Recent evidence has supported the hypothesis that chemotherapeutic drugs and radiation induce an apoptotic pathway that requires the active participation of the cell. One pathway of apoptosis in malignant lymphoid cells is mediated by the Fas antigen. We studied the human myeloma (8226) and T-cell leukemia (CEM) cell lines selected for resistance to the anthracenes, doxorubicin or mitoxantrone, by continuous culture in the presence of either agent. We found that these drug-resistant cell lines were also resistant to Fas-mediated apoptosis in a dose-dependent manner. The degree of resistance to Fas-mediated apoptosis correlated directly with the level of resistance to chemotherapeutic drugs. These observations indicate that, as cancer cell lines develop mechanisms of drug resistance, they may also develop mechanisms of resistance to physiologic signals of apoptosis. Two mechanisms of resistance to Fas-mediated apoptosis were observed in these cell lines. One mechanism was associated with a dose-dependent reduction in the surface expression of Fas antigen. Analysis of RNA by reverse transcriptase- polymerase chain reaction assays showed that the reduction of Fas antigen expression occurred at the level of transcription. A second mechanism of drug resistance showed no decrease of Fas antigen expression; however, the apoptotic response was diminished. In this situation, removal of the chemotherapeutic agent resulted in a partial reversion to chemosensitivity end re-expression of the Fas antigen, but these cell lines did not regain the ability to undergo apoptosis in response to cross-linking by anti-Fas antibody. These findings support the hypothesis that apoptosis mediated by both chemotherapeutic agents and physiologic stimuli may share a common downstream effector. The demonstration that selection for drug resistance in hematopoietic cell lines results in a simultaneous resistance to Fas-mediated apoptosis may have clinical implications in the development of strategies for the treatment of resistant disease. Further analysis of the molecular mechanisms of Fas expression and function will facilitate the design of biological response modifying agents for the treatment of malignancy.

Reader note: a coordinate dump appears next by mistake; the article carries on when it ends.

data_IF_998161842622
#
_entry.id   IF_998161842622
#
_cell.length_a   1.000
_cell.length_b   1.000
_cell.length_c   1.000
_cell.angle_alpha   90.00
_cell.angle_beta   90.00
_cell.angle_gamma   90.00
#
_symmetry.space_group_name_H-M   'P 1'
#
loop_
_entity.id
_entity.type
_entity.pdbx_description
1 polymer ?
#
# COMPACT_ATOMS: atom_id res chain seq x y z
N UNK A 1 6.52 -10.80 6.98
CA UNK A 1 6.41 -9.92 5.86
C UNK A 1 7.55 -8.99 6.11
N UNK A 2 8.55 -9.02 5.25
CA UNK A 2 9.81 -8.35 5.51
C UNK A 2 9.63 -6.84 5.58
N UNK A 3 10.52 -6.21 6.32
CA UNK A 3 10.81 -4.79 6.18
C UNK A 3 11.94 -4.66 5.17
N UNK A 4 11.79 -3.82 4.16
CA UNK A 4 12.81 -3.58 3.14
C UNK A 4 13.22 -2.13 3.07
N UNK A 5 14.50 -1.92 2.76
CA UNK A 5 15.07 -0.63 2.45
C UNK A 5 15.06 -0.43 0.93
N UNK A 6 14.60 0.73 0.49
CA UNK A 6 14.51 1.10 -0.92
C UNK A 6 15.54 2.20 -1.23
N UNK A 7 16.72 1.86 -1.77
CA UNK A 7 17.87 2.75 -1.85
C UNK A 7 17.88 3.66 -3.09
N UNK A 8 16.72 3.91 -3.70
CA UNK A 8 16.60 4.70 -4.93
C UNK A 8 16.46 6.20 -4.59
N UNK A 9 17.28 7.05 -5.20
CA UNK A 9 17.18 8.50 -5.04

ASJC Scopus subject areas
- Cell Biology